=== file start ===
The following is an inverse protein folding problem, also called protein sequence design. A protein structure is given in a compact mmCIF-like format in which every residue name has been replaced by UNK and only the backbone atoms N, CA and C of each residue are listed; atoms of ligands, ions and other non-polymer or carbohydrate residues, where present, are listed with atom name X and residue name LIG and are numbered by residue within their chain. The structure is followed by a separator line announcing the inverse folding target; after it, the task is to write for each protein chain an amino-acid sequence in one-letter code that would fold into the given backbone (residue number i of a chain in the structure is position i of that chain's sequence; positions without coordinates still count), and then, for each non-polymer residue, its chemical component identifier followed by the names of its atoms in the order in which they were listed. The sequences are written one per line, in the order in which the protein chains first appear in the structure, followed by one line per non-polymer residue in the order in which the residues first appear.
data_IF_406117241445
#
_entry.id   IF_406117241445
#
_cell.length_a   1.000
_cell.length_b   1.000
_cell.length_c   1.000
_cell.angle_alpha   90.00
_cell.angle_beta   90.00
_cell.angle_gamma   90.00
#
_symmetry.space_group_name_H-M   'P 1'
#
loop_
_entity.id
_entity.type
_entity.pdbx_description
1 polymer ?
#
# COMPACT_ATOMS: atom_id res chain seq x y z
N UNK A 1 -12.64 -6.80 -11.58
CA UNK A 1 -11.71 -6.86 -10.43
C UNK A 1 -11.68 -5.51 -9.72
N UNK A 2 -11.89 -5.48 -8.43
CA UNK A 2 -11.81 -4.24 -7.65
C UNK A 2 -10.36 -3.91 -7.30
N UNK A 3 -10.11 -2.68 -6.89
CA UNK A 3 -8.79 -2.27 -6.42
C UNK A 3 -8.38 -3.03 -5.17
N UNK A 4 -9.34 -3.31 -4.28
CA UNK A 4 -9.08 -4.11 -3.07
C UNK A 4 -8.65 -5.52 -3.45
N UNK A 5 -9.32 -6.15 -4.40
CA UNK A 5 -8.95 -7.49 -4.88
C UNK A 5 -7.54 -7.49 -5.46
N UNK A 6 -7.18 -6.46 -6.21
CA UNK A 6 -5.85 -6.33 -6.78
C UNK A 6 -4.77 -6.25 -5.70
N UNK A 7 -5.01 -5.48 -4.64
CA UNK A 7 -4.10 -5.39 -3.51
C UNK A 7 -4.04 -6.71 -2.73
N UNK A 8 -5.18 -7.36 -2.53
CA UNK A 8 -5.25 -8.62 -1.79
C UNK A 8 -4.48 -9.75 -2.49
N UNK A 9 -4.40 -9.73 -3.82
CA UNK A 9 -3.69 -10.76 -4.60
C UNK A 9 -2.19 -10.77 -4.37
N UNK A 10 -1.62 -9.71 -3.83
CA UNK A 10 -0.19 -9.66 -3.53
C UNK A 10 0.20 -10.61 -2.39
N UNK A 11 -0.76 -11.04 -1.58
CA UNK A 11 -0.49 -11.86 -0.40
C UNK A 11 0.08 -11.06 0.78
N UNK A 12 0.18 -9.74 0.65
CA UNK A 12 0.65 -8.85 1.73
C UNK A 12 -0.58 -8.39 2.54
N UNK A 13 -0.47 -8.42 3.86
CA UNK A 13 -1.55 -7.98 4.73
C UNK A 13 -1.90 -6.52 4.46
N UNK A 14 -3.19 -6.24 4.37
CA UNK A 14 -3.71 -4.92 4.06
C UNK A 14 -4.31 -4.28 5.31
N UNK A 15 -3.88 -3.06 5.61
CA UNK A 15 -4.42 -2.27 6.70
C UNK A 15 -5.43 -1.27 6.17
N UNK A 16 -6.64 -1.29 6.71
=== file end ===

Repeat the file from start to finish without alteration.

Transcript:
The following is an inverse protein folding problem, also called protein sequence design. A protein structure is given in a compact mmCIF-like format in which every residue name has been replaced by UNK and only the backbone atoms N, CA and C of each residue are listed; atoms of ligands, ions and other non-polymer or carbohydrate residues, where present, are listed with atom name X and residue name LIG and are numbered by residue within their chain. The structure is followed by a separator line announcing the inverse folding target; after it, the task is to write for each protein chain an amino-acid sequence in one-letter code that would fold into the given backbone (residue number i of a chain in the structure is position i of that chain's sequence; positions without coordinates still count), and then, for each non-polymer residue, its chemical component identifier followed by the names of its atoms in the order in which they were listed. The sequences are written one per line, in the order in which the protein chains first appear in the structure, followed by one line per non-polymer residue in the order in which the residues first appear.
data_IF_406117241445
#
_entry.id   IF_406117241445
#
_cell.length_a   1.000
_cell.length_b   1.000
_cell.length_c   1.000
_cell.angle_alpha   90.00
_cell.angle_beta   90.00
_cell.angle_gamma   90.00
#
_symmetry.space_group_name_H-M   'P 1'
#
loop_
_entity.id
_entity.type
_entity.pdbx_description
1 polymer ?
#
# COMPACT_ATOMS: atom_id res chain seq x y z
N UNK A 1 -12.64 -6.80 -11.58
CA UNK A 1 -11.71 -6.86 -10.43
C UNK A 1 -11.68 -5.51 -9.72
N UNK A 2 -11.89 -5.48 -8.43
CA UNK A 2 -11.81 -4.24 -7.65
C UNK A 2 -10.36 -3.91 -7.30
N UNK A 3 -10.11 -2.68 -6.89
CA UNK A 3 -8.79 -2.27 -6.42
C UNK A 3 -8.38 -3.03 -5.17
N UNK A 4 -9.34 -3.31 -4.28
CA UNK A 4 -9.08 -4.11 -3.07
C UNK A 4 -8.65 -5.52 -3.45
N UNK A 5 -9.32 -6.15 -4.40
CA UNK A 5 -8.95 -7.49 -4.88
C UNK A 5 -7.54 -7.49 -5.46
N UNK A 6 -7.18 -6.46 -6.21
CA UNK A 6 -5.85 -6.33 -6.78
C UNK A 6 -4.77 -6.25 -5.70
N UNK A 7 -5.01 -5.48 -4.64
CA UNK A 7 -4.10 -5.39 -3.51
C UNK A 7 -4.04 -6.71 -2.73
N UNK A 8 -5.18 -7.36 -2.53
CA UNK A 8 -5.25 -8.62 -1.79
C UNK A 8 -4.48 -9.75 -2.49
N UNK A 9 -4.40 -9.73 -3.82
CA UNK A 9 -3.69 -10.76 -4.60
C UNK A 9 -2.19 -10.77 -4.37
N UNK A 10 -1.62 -9.71 -3.83
CA UNK A 10 -0.19 -9.66 -3.53
C UNK A 10 0.20 -10.61 -2.39
N UNK A 11 -0.76 -11.04 -1.58
CA UNK A 11 -0.49 -11.86 -0.40
C UNK A 11 0.08 -11.06 0.78
N UNK A 12 0.18 -9.74 0.65
CA UNK A 12 0.65 -8.85 1.73
C UNK A 12 -0.58 -8.39 2.54
N UNK A 13 -0.47 -8.42 3.86
CA UNK A 13 -1.55 -7.98 4.73
C UNK A 13 -1.90 -6.52 4.46
N UNK A 14 -3.19 -6.24 4.37
CA UNK A 14 -3.71 -4.92 4.06
C UNK A 14 -4.31 -4.28 5.31
N UNK A 15 -3.88 -3.06 5.61
CA UNK A 15 -4.42 -2.27 6.70
C UNK A 15 -5.43 -1.27 6.17
N UNK A 16 -6.64 -1.29 6.71